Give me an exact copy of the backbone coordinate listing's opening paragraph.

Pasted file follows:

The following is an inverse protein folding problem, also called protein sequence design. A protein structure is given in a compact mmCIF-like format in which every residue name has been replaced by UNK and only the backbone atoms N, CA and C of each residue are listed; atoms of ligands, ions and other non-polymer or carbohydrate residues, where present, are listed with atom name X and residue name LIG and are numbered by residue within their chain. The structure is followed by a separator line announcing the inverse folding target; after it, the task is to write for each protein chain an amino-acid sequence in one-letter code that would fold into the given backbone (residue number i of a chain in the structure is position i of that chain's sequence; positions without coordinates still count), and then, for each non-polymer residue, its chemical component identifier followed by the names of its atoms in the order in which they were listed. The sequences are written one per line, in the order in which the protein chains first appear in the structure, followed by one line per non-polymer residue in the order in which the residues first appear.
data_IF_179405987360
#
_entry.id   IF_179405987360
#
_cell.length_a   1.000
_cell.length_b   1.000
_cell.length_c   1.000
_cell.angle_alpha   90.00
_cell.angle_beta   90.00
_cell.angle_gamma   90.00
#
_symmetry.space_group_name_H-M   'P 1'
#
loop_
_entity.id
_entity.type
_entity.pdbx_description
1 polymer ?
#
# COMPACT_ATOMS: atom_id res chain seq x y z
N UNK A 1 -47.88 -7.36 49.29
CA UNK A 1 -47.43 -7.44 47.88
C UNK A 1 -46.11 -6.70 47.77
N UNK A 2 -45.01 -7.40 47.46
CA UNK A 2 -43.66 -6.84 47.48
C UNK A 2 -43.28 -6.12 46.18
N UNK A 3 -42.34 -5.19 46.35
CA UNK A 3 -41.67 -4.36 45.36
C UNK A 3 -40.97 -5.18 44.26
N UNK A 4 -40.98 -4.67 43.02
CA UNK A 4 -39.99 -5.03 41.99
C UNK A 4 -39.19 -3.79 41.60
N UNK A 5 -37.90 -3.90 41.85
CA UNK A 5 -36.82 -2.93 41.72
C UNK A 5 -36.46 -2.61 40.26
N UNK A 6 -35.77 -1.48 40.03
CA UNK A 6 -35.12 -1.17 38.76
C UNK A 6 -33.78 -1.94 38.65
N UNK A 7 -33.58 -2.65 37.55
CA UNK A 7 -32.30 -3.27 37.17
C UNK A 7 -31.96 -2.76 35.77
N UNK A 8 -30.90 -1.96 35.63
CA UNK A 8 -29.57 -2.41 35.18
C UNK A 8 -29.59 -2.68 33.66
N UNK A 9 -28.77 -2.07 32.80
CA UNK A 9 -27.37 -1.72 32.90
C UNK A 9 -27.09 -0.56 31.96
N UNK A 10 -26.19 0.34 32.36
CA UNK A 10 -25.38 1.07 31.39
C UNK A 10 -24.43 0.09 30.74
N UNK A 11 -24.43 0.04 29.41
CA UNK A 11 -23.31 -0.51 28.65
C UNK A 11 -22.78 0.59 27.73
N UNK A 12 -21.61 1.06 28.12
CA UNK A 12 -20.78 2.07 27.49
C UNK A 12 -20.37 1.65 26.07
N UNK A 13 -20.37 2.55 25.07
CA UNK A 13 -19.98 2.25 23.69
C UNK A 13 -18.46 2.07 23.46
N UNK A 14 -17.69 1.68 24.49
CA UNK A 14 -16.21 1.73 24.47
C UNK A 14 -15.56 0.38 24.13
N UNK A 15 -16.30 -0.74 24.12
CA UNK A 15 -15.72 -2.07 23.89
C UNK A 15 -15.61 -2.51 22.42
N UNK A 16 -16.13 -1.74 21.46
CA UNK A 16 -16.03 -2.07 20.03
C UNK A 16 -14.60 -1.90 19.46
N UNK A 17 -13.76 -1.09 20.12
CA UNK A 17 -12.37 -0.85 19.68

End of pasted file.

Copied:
The following is an inverse protein folding problem, also called protein sequence design. A protein structure is given in a compact mmCIF-like format in which every residue name has been replaced by UNK and only the backbone atoms N, CA and C of each residue are listed; atoms of ligands, ions and other non-polymer or carbohydrate residues, where present, are listed with atom name X and residue name LIG and are numbered by residue within their chain. The structure is followed by a separator line announcing the inverse folding target; after it, the task is to write for each protein chain an amino-acid sequence in one-letter code that would fold into the given backbone (residue number i of a chain in the structure is position i of that chain's sequence; positions without coordinates still count), and then, for each non-polymer residue, its chemical component identifier followed by the names of its atoms in the order in which they were listed. The sequences are written one per line, in the order in which the protein chains first appear in the structure, followed by one line per non-polymer residue in the order in which the residues first appear.